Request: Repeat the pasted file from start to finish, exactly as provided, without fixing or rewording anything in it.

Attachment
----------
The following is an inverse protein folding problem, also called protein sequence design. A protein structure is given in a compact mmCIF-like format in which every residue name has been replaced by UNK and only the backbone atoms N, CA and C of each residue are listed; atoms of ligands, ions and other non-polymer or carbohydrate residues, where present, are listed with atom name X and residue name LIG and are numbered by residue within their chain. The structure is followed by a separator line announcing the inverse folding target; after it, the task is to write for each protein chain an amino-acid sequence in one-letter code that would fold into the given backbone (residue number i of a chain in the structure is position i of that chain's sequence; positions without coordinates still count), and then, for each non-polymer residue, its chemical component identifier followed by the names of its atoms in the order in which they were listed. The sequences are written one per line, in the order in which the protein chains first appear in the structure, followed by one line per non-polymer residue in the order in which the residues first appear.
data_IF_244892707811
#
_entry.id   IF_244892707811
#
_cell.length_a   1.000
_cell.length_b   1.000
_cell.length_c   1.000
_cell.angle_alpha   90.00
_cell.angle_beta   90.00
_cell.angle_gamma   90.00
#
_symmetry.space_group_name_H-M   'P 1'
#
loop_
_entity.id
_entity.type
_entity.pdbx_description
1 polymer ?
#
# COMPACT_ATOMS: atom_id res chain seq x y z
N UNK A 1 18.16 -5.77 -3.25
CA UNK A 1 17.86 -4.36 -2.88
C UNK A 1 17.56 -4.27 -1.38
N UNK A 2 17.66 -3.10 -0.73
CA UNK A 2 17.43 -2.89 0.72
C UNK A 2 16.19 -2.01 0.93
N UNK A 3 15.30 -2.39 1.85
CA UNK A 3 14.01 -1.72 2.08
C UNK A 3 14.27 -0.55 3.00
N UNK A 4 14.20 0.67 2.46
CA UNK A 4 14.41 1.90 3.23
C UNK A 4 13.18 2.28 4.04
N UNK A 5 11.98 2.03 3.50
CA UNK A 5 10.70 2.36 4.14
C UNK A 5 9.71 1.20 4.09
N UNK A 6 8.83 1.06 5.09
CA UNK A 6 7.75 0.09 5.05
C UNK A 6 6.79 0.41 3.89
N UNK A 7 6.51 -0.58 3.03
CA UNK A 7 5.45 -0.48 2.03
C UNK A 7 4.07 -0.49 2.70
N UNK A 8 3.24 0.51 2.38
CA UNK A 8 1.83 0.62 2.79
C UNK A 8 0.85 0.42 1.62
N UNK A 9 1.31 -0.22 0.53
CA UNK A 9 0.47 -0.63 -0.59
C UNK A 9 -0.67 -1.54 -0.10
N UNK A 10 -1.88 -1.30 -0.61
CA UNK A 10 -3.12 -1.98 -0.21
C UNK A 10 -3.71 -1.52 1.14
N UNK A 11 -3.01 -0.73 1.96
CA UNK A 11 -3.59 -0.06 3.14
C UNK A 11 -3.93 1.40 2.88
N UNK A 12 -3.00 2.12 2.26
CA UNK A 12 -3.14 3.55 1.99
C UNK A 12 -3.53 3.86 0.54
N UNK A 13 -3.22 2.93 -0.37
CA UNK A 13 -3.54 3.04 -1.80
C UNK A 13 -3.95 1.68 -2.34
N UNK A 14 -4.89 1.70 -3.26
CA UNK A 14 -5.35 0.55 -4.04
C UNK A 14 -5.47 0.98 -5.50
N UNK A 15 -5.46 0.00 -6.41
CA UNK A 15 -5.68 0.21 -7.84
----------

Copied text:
The following is an inverse protein folding problem, also called protein sequence design. A protein structure is given in a compact mmCIF-like format in which every residue name has been replaced by UNK and only the backbone atoms N, CA and C of each residue are listed; atoms of ligands, ions and other non-polymer or carbohydrate residues, where present, are listed with atom name X and residue name LIG and are numbered by residue within their chain. The structure is followed by a separator line announcing the inverse folding target; after it, the task is to write for each protein chain an amino-acid sequence in one-letter code that would fold into the given backbone (residue number i of a chain in the structure is position i of that chain's sequence; positions without coordinates still count), and then, for each non-polymer residue, its chemical component identifier followed by the names of its atoms in the order in which they were listed. The sequences are written one per line, in the order in which the protein chains first appear in the structure, followed by one line per non-polymer residue in the order in which the residues first appear.
data_IF_244892707811
#
_entry.id   IF_244892707811
#
_cell.length_a   1.000
_cell.length_b   1.000
_cell.length_c   1.000
_cell.angle_alpha   90.00
_cell.angle_beta   90.00
_cell.angle_gamma   90.00
#
_symmetry.space_group_name_H-M   'P 1'
#
loop_
_entity.id
_entity.type
_entity.pdbx_description
1 polymer ?
#
# COMPACT_ATOMS: atom_id res chain seq x y z
N UNK A 1 18.16 -5.77 -3.25
CA UNK A 1 17.86 -4.36 -2.88
C UNK A 1 17.56 -4.27 -1.38
N UNK A 2 17.66 -3.10 -0.73
CA UNK A 2 17.43 -2.89 0.72
C UNK A 2 16.19 -2.01 0.93
N UNK A 3 15.30 -2.39 1.85
CA UNK A 3 14.01 -1.72 2.08
C UNK A 3 14.27 -0.55 3.00
N UNK A 4 14.20 0.67 2.46
CA UNK A 4 14.41 1.90 3.23
C UNK A 4 13.18 2.28 4.04
N UNK A 5 11.98 2.03 3.50
CA UNK A 5 10.70 2.36 4.14
C UNK A 5 9.71 1.20 4.09
N UNK A 6 8.83 1.06 5.09
CA UNK A 6 7.75 0.09 5.05
C UNK A 6 6.79 0.41 3.89
N UNK A 7 6.51 -0.58 3.03
CA UNK A 7 5.45 -0.48 2.03
C UNK A 7 4.07 -0.49 2.70
N UNK A 8 3.24 0.51 2.38
CA UNK A 8 1.83 0.62 2.79
C UNK A 8 0.85 0.42 1.62
N UNK A 9 1.31 -0.22 0.53
CA UNK A 9 0.47 -0.63 -0.59
C UNK A 9 -0.67 -1.54 -0.10
N UNK A 10 -1.88 -1.30 -0.61
CA UNK A 10 -3.12 -1.98 -0.21
C UNK A 10 -3.71 -1.52 1.14
N UNK A 11 -3.01 -0.73 1.96
CA UNK A 11 -3.59 -0.06 3.14
C UNK A 11 -3.93 1.40 2.88
N UNK A 12 -3.00 2.12 2.26
CA UNK A 12 -3.14 3.55 1.99
C UNK A 12 -3.53 3.86 0.54
N UNK A 13 -3.22 2.93 -0.37
CA UNK A 13 -3.54 3.04 -1.80
C UNK A 13 -3.95 1.68 -2.34
N UNK A 14 -4.89 1.70 -3.26
CA UNK A 14 -5.35 0.55 -4.04
C UNK A 14 -5.47 0.98 -5.50
N UNK A 15 -5.46 0.00 -6.41
CA UNK A 15 -5.68 0.21 -7.84